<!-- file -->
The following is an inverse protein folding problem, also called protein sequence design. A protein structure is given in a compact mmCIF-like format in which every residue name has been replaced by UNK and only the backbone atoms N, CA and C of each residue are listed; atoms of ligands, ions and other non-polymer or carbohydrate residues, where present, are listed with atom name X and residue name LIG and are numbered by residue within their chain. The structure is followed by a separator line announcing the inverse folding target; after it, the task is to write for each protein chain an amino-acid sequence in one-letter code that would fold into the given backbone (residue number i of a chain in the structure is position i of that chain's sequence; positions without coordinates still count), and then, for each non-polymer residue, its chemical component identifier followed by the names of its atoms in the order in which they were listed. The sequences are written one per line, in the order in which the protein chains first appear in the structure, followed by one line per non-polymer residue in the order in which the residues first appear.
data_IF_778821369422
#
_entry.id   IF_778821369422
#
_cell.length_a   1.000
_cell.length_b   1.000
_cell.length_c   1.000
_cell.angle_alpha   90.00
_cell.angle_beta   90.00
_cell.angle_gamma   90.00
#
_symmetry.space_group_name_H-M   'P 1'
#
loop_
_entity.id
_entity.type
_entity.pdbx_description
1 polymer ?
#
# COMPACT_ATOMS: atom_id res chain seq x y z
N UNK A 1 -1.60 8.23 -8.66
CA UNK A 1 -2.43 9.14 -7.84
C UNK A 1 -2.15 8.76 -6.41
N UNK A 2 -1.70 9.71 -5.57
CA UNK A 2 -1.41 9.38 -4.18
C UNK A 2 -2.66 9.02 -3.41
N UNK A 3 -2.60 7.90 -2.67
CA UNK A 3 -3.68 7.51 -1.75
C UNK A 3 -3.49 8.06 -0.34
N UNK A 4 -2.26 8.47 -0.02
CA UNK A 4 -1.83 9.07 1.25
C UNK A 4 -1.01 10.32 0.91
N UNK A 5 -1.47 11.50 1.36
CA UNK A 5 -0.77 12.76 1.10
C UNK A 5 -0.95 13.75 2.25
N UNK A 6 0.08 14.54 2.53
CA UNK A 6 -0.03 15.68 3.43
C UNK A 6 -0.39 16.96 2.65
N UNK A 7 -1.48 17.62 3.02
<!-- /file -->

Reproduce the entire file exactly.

The following is an inverse protein folding problem, also called protein sequence design. A protein structure is given in a compact mmCIF-like format in which every residue name has been replaced by UNK and only the backbone atoms N, CA and C of each residue are listed; atoms of ligands, ions and other non-polymer or carbohydrate residues, where present, are listed with atom name X and residue name LIG and are numbered by residue within their chain. The structure is followed by a separator line announcing the inverse folding target; after it, the task is to write for each protein chain an amino-acid sequence in one-letter code that would fold into the given backbone (residue number i of a chain in the structure is position i of that chain's sequence; positions without coordinates still count), and then, for each non-polymer residue, its chemical component identifier followed by the names of its atoms in the order in which they were listed. The sequences are written one per line, in the order in which the protein chains first appear in the structure, followed by one line per non-polymer residue in the order in which the residues first appear.
data_IF_778821369422
#
_entry.id   IF_778821369422
#
_cell.length_a   1.000
_cell.length_b   1.000
_cell.length_c   1.000
_cell.angle_alpha   90.00
_cell.angle_beta   90.00
_cell.angle_gamma   90.00
#
_symmetry.space_group_name_H-M   'P 1'
#
loop_
_entity.id
_entity.type
_entity.pdbx_description
1 polymer ?
#
# COMPACT_ATOMS: atom_id res chain seq x y z
N UNK A 1 -1.60 8.23 -8.66
CA UNK A 1 -2.43 9.14 -7.84
C UNK A 1 -2.15 8.76 -6.41
N UNK A 2 -1.70 9.71 -5.57
CA UNK A 2 -1.41 9.38 -4.18
C UNK A 2 -2.66 9.02 -3.41
N UNK A 3 -2.60 7.90 -2.67
CA UNK A 3 -3.68 7.51 -1.75
C UNK A 3 -3.49 8.06 -0.34
N UNK A 4 -2.26 8.47 -0.02
CA UNK A 4 -1.83 9.07 1.25
C UNK A 4 -1.01 10.32 0.91
N UNK A 5 -1.47 11.50 1.36
CA UNK A 5 -0.77 12.76 1.10
C UNK A 5 -0.95 13.75 2.25
N UNK A 6 0.08 14.54 2.53
CA UNK A 6 -0.03 15.68 3.43
C UNK A 6 -0.39 16.96 2.65
N UNK A 7 -1.48 17.62 3.02